Summary

We spent 7.4 hours reading reviews from experts and users. In summary, this is what runners think:

5 reasons to buy

  • The flexibility of the Nike Renew Ride is welcomed by consumers who like to take advantage of natural foot motion.
  • The cushioning unit is welcomed because it is able to mitigate impact shock and lead the foot through the gait cycle.
  • In-shoe security through the multilayered overlays is deemed agreeable.
  • The reflective element at the front of the shoe is appreciated for its significance to safety.
  • People have stated that the upper unit of this Nike running shoe is suitably breathable.

2 reasons not to buy

  • A few people believe that the in-shoe experience of the Nike Renew Ride is a bit restrictive.
  • The insole apparently has a tendency to scratch against the bottom of the foot, based on a handful of reviews.

Bottom line

The Nike Renew Ride aims to deliver quick and effortless steps because of its flexible construction. The form-welcoming nature of the upper and the breathable fabrics that come with it are tasked with furthering comfort and potential for all-day use. Runners can enjoy a running session that feels confident with this road running shoe as a companion.

Facts

Versatile performance on the roads is the focus of the Nike Renew Ride. This offering holds a set of technologies that enables the foot as it takes each step. The silhouette is similar to most sports-oriented shoes, with a sleek and uncluttered look that evokes natural motion. A breathable mesh works with multilayered overlays to lock the foot in place. Also, a no-nonsense cushioning unit acts as both the outsole and midsole.

Runners are treated to a true-to-size in-shoe experience because Nike had utilized the standard measurements when they conceptualized the Nike Renew Ride. So, the usual choices of size can become agreeable choices. Still, it would be wise to test the shoe personally or study user reviews that tackle the sizing aspect, thereby easing the purchase decision.

The external pad of this running shoe is made of ground-contact foam, the same compound that serves as the midsole unit. The absence of a traditional rubber layer is meant to shave off some weight from the overall frame of the product. Traction is given by a tread-pattern of zigzagging traces.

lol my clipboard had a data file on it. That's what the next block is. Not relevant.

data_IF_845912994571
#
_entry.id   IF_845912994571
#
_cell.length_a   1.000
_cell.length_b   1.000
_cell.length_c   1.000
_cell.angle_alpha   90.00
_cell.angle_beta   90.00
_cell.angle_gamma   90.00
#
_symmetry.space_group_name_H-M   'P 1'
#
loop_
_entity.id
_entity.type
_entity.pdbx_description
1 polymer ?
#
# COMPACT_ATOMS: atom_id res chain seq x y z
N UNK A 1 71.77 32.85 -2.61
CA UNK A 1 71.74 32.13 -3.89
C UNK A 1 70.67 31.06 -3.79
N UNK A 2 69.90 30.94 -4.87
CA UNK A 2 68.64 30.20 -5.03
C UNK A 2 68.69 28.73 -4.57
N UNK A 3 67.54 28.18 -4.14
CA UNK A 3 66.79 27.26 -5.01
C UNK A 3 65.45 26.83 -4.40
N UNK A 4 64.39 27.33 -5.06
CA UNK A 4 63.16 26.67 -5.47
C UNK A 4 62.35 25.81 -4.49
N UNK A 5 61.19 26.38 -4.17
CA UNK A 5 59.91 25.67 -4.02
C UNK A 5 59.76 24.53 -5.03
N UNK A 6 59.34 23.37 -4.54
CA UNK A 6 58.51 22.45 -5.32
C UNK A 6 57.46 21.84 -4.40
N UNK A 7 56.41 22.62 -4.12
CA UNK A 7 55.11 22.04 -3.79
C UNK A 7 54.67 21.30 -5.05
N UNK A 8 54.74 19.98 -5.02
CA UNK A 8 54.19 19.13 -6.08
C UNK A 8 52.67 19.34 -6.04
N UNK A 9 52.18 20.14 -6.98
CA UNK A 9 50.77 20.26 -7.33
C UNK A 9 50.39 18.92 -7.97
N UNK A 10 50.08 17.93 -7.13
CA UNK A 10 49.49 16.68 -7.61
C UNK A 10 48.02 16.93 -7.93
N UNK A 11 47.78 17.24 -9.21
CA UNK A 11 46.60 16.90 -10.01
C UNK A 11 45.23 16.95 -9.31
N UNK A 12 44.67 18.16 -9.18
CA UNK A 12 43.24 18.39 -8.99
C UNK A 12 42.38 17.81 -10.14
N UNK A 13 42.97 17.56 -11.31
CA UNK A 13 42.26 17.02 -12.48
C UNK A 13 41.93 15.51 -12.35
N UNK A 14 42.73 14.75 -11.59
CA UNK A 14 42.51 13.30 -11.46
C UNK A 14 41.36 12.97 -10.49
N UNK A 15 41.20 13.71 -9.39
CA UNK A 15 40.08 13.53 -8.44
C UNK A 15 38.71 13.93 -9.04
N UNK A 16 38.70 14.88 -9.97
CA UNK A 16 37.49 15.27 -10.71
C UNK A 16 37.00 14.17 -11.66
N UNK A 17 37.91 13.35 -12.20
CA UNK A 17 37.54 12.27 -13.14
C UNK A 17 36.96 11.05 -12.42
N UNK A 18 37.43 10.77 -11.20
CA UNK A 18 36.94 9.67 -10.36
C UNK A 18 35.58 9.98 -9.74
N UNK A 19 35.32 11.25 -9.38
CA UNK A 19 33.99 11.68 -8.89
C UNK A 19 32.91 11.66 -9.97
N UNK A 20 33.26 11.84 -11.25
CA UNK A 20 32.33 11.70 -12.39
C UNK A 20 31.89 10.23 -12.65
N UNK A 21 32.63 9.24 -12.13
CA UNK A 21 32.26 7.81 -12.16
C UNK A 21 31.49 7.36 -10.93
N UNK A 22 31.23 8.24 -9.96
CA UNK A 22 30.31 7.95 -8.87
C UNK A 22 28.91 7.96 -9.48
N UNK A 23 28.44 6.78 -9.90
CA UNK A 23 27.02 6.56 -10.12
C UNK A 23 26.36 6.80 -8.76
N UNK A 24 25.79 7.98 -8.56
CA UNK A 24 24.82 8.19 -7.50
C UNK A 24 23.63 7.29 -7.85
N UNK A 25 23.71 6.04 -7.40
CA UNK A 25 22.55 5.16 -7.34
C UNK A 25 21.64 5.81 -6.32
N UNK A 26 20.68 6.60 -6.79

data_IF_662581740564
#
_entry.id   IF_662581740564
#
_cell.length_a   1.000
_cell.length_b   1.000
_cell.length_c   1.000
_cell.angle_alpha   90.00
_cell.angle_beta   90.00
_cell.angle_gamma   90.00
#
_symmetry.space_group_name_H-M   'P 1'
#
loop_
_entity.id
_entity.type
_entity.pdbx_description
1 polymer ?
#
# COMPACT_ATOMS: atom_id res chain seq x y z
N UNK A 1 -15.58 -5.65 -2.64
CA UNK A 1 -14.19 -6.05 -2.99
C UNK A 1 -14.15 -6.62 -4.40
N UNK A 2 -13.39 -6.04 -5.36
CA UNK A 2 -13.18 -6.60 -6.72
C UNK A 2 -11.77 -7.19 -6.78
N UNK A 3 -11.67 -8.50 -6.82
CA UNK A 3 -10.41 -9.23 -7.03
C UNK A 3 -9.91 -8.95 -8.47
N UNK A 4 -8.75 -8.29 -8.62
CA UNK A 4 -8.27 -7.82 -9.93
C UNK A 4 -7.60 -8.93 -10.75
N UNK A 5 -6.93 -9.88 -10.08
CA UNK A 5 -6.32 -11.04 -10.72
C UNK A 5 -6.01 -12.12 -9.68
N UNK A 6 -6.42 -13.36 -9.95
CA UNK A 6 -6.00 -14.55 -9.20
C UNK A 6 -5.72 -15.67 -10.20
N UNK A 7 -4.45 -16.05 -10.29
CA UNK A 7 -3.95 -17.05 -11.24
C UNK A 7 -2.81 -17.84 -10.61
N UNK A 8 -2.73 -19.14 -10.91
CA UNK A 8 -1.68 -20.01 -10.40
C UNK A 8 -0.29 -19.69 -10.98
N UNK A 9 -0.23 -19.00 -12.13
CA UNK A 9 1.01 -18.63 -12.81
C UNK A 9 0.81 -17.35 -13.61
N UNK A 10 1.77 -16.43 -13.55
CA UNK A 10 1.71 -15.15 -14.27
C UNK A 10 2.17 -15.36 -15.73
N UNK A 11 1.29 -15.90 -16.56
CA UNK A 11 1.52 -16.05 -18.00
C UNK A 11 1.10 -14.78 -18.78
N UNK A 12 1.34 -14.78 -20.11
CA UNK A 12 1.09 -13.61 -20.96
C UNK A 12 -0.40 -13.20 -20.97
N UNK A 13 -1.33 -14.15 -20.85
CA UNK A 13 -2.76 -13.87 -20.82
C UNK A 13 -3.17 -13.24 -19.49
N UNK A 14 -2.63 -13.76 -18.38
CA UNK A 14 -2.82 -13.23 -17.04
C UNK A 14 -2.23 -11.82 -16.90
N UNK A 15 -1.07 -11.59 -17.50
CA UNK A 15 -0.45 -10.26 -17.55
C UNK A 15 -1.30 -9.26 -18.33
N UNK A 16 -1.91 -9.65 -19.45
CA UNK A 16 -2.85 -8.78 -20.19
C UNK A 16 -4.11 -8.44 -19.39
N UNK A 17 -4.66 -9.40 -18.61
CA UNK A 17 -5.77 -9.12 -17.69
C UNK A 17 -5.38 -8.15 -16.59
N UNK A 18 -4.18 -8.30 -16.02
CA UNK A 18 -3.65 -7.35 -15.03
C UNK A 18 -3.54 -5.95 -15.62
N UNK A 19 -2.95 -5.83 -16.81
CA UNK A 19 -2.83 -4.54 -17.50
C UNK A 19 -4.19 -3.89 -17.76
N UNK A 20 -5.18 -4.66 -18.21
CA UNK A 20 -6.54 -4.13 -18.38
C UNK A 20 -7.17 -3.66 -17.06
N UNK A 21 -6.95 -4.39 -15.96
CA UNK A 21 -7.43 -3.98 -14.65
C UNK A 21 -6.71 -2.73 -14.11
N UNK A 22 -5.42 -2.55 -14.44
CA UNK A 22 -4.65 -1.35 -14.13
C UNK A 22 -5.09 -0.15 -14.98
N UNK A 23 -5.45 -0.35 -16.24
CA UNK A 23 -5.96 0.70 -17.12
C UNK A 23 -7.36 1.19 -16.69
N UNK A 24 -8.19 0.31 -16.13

The tread-pattern yields flex grooves. These trenches allow the platform to bend in tandem with the foot as it moves through the gait cycle. The forefoot lift is the part of the step that benefits the most from such a design as it involves toe-joint flexibility.

A soft cushioning unit is used for the midsole unit of the Nike Renew Ride. The job of this full-length piece is to protect the foot from impact shock generated by the foot-strike. It also carries the foot through the gait cycle, ensuring that it is supported at all times.

A fabric-topped sockliner is placed right on top of the main cushioning unit. The purpose of this element is to provide a soft surface on which the foot can relax. It can be removed or replaced with a new one if the wearer wants to do so.

The upper unit of the Nike Renew Ride is made of a breathable mesh. This material offers a secure wrap without sacrificing ventilation. It has many breathing holes that can accommodate airflow. Cool and dry coverage can be appreciated from this feature. Breathable uppers are used in many of Nike's offerings, including the famous Revolution line.

A traditional lacing system helps the runner when it comes to adjusting the tightness or looseness of the wrap.

Multilayered overlays allow the upper unit to maintain its upright position while also encouraging extra durability.

A pull-tab is stitched onto the back of the collar, and it's meant to allow for quick and effortless donning and doffing of the shoe.

A reflective print near the front of the shoe allows the runner to be visible at night.

Author
Jens Jakob Andersen
Jens Jakob Andersen

Jens Jakob is a fan of short distances with a 5K PR at 15:58 minutes. Based on 35 million race results, he's among the fastest 0.2% runners. Jens Jakob previously owned a running store, when he was also a competitive runner. His work is regularly featured in The New York Times, Washington Post, BBC and the likes as well as peer-reviewed journals. Finally, he has been a guest on +30 podcasts on running.

jens@runrepeat.com